“Sometimes I look at people and I make myself try and feel them as more than just a random person walking by. I imagine like how deep they’ve fallen in love, or how much heartbreak they’ve all been through.”
Theodor Severin Kittelsen (April 27, 1857 – January 21, 1914) was a Norwegian artist. He is one of the most popular artists in Norway. Kittelsen became famous for his nature paintings, as well as for his illustrations of fairy tales and legends, especially of trolls.
Jeg bruger stadig Gustavs Spotify-account. Fordi jeg kan. Så
her sad jeg og hyggede mig og lyttede til David Bowie, da musikken pludselig
skiftede til noget hardcore dødsmetal: det vil sige at enten Gustav selv eller
Michael bruger hans Spotify-account samtidigt med mig. Jeg kunne vælge at
kamuflere mig selv og bare gå på offline-mode… eller jeg kunne sætte noget
andet musik på, så det også skifter på deres enhed. Så hvis det var Gustav, der
troede, han skulle lytte til dødsmetal, så kunne han godt tro om igen: jeg
satte Thomas Buttenschøns ”Dårlig Sex” på, og så væltede jeg om på gulvtæppet i
latterkramper. Nu er jeg afsløret i stadig at bruge hans account, men det var
så meget det værd. Musikken skiftede ikke tilbage til dødsmetal igen før efter
lang tid efter det. Jeg håber virkelig, det var Gustav. Jeg har besluttet mig
for at skifte til Dårlig Sex, hver eneste gang det sker fra nu af. Hvad vil du
gøre ved det?! Din store taber. Haha!
He supported the brutal Ottoman sultan against them, believing this would get the sultan to sell Palestine to the Jews.
By Rachel Elboim-Dror May 1, 2015 | 3:04 PM
Theodor Herzl in Basel, site of First Zionist Congress.
Photo by Central Zionist Archive/Courtesy Simon Wiesenthal Center
The Armenian question has occupied the Zionist movement since a mass
killing of Armenians was carried out by the Turks in the mid 1890s –
prior even to the First Zionist Congress. Herzl’s strategy was based on
the idea of an exchange: The Jews would pay off the Ottoman Empire’s
huge debt, in return for the acquisition of Palestine and the
establishment of a Jewish state there, with the major powers’ consent.
Herzl had been working hard to persuade Sultan Abdul Hamid II to accept
the proposal, but to no avail.
“Instead of offering the Sultan money,” Herzl’s
diplomatic agent Philip Michael Nevlinski (who also advised the Sultan)
told him, “give him political support on the Armenian issue, and he’ll
be grateful and accept your proposal, in part at least.” The Christian
European countries had been critical of the murder of Armenian
Christians at the hands of Muslims, and committees supporting the
Armenians had been founded in various places, and Europe also offered
refuge to leaders of the Armenian revolt. This situation made it very
difficult for Turkey to obtain loans from European banks.
Herzl eagerly took the advice. He felt that it was
appropriate to try any means possible to hasten the establishment of a
Jewish state. And so he agreed to serve as a tool of the Sultan, by
trying to convince the leaders of the Armenian revolt that if they
surrendered to the Sultan, he would comply with some of their demands.
Herzl also tried to show the West that Turkey was in fact more humane,
that it had no choice but to deal with the Armenian revolt this way, and
that it aspired to a ceasefire and a political arrangement. After much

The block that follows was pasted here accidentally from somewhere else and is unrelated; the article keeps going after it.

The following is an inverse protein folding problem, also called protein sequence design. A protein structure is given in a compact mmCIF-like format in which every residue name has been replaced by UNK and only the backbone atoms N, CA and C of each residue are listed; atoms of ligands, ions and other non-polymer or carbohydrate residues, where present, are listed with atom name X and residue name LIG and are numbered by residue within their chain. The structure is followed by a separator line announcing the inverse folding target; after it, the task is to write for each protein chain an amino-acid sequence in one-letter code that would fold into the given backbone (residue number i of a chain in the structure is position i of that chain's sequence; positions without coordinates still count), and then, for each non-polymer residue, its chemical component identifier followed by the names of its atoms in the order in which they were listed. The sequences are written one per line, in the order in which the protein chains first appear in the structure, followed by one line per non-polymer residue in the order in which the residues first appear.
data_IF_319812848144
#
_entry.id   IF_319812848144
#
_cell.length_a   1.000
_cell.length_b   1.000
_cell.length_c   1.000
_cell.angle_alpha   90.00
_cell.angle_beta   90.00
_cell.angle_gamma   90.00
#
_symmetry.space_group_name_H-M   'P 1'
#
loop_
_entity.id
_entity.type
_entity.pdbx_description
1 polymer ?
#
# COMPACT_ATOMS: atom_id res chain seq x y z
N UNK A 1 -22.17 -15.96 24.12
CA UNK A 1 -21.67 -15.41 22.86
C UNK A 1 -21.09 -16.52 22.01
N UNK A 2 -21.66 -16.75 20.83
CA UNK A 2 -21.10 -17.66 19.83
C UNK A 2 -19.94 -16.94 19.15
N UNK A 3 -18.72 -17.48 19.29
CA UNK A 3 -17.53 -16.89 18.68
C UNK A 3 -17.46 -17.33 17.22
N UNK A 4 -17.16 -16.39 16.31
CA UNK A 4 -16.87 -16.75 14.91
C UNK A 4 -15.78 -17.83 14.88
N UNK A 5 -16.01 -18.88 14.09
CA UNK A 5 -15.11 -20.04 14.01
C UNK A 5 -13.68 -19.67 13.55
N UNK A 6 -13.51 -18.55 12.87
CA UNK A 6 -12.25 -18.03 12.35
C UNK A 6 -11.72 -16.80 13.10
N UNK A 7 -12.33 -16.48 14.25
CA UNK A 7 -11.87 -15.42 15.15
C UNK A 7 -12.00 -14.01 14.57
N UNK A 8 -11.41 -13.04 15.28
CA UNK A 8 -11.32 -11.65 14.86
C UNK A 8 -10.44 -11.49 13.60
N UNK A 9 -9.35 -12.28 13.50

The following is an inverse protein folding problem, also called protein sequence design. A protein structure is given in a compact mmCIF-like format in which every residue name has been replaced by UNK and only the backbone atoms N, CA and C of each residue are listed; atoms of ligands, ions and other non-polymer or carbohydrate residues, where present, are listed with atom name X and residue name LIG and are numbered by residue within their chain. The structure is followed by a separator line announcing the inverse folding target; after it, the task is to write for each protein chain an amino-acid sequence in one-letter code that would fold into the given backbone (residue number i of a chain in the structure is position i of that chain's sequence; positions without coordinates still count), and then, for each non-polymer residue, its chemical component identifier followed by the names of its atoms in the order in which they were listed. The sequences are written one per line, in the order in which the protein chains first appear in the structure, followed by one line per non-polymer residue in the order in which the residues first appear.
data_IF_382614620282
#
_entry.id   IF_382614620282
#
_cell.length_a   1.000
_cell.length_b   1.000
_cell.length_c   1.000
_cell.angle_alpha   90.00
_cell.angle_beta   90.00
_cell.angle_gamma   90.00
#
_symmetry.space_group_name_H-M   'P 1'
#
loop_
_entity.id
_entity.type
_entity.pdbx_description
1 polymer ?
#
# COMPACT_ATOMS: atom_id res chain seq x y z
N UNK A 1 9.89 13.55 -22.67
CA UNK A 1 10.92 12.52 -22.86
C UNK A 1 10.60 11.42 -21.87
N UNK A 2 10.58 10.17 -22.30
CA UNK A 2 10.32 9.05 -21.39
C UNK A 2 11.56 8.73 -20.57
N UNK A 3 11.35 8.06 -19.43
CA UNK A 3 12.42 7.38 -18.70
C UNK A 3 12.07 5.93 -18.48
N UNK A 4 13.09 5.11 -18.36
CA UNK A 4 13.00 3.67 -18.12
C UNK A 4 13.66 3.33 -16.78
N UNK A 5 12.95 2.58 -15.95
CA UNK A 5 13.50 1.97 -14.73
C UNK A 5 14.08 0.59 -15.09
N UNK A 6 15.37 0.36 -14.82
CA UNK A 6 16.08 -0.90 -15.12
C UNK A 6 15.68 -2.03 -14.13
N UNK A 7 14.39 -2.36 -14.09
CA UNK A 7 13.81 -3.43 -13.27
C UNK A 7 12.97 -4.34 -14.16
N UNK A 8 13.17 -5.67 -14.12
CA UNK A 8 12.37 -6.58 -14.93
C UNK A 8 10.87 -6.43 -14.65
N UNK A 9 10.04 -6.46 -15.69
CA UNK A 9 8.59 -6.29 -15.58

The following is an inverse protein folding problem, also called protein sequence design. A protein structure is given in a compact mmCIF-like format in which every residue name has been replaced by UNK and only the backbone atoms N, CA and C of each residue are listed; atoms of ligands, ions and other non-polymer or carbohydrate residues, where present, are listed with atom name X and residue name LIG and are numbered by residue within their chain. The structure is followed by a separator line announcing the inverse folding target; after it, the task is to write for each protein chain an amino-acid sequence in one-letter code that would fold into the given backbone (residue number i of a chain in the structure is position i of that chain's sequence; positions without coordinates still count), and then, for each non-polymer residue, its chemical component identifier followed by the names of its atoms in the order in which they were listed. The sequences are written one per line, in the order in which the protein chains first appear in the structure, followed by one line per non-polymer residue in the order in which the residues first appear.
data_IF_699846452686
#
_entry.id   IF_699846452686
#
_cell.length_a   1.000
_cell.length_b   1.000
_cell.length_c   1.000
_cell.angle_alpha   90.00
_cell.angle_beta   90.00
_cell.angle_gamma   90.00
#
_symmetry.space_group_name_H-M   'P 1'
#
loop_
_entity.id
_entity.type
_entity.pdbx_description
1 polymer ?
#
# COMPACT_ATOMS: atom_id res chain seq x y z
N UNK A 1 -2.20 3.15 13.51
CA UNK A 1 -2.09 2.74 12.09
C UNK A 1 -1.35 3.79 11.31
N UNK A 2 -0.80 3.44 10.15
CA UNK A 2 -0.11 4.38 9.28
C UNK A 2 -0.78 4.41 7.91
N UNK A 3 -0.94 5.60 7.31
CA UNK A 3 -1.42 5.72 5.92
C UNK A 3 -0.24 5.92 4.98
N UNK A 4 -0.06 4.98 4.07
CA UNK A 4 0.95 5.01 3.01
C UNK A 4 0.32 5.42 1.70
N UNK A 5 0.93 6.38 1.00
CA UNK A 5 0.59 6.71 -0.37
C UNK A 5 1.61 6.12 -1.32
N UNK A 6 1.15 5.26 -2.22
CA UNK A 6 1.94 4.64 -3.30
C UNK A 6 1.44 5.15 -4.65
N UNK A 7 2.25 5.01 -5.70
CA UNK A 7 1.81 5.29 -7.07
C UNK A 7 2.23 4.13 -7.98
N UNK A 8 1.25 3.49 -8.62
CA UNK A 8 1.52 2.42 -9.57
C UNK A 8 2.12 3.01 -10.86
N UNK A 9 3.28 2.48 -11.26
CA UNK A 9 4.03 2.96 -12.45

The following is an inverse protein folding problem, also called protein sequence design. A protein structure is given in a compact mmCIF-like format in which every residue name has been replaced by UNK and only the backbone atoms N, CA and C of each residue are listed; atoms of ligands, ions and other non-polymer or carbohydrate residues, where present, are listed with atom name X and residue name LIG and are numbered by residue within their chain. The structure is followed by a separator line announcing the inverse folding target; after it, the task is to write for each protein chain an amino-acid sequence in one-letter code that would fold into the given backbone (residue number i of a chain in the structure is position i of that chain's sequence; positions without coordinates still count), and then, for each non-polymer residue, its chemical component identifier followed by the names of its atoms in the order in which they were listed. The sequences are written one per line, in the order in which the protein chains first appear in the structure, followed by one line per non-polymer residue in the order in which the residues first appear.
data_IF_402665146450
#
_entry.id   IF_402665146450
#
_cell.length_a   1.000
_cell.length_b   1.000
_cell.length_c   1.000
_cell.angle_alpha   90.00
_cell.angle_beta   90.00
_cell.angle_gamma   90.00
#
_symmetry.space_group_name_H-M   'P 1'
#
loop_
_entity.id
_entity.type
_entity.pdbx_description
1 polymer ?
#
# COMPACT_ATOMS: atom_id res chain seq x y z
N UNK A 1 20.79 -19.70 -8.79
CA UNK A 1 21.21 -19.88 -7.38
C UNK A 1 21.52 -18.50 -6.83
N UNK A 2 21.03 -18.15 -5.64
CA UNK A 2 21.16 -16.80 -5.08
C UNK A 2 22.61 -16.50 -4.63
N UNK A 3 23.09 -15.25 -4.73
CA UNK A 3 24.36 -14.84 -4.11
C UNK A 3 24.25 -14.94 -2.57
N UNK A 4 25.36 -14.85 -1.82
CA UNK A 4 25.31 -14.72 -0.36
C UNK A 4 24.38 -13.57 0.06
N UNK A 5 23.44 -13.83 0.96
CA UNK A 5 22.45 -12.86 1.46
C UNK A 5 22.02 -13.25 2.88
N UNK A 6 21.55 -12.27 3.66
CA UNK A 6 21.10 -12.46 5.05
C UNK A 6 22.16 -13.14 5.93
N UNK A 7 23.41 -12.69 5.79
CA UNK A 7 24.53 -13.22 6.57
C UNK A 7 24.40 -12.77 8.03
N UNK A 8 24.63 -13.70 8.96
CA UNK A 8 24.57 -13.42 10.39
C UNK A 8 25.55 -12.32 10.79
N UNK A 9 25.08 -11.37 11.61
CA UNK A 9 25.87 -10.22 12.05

effort, he also met with the Sultan on May 17, 1901.
The Sultan hoped that Herzl, a well-known
journalist, would be able to alter the Ottoman Empire’s negative image.
And so Herzl launched an intensive campaign to fulfill the Sultan’s
wish, casting himself as a mediator for peace. He established ties with
and held secret meetings with the Armenian rebels, in an attempt to get
them to stop the violence, but they were not convinced of his sincerity,
and did not trust the Sultan’s promises. Herzl also made energetic
attempts to this effect in diplomatic channels in Europe, which he was
very familiar with.
As was his way, he did not consult with other
Zionist movement leaders, and kept his activities secret. But in need of
some assistance, he wrote to Max Nordau to try to recruit him for the
mission as well. Nordau responded with a one-word telegram: “No.” In his
eagerness to obtain the charter for Palestine from the Turks, Herzl
publicly declared – after the start of the yearly Zionist Congresses –
that the Zionist movement expresses its admiration and gratitude to the
Sultan, despite opposition from some representatives.
Herzl’s chief opponent on this was Bernard Lazare, a
French Jewish intellectual, leftist, well-known journalist and literary
critic, who had fought prominently against the Dreyfus trial, and was a
supporter of the Armenian cause. He was so incensed by Herzl’s activity
that he resigned from the Zionist Committee and abandoned the movement
altogether in 1899. Lazare published an open letter to Herzl in which he
asked: How can those who purport to represent the ancient people whose
history is written in blood extend a welcoming hand to murderers, and no
delegate to the Zionist Congress rises up in protest?
This drama involving Herzl – a leader who
subordinated humanitarian considerations and served the Turkish
authorities for the sake of the ideal of the Jewish state – is just one
illustration of the frequent clash between political goals and moral
principles. Israel has repeatedly been faced with such tragic dilemmas,
as evidenced in its long-standing position of not officially recognizing
the Armenian genocide, as well as in other more recent decisions that
reflect the tension between humanitarian values and realpolitik
HAHAHHA!! Elsker dine hævn posts! Keep up the good work!!
Jeg har også lagt nummeret ind på samtlige af hans
playlister. Så dukker det forhåbentlig op, på et tidspunkt, når han har sat dem på shuffle.
Haha! Jeg morer mig herligt herhjemme i min stue, imens jeg udspekuleret sidder
og gnider mine små, onde hænder imod hinanden.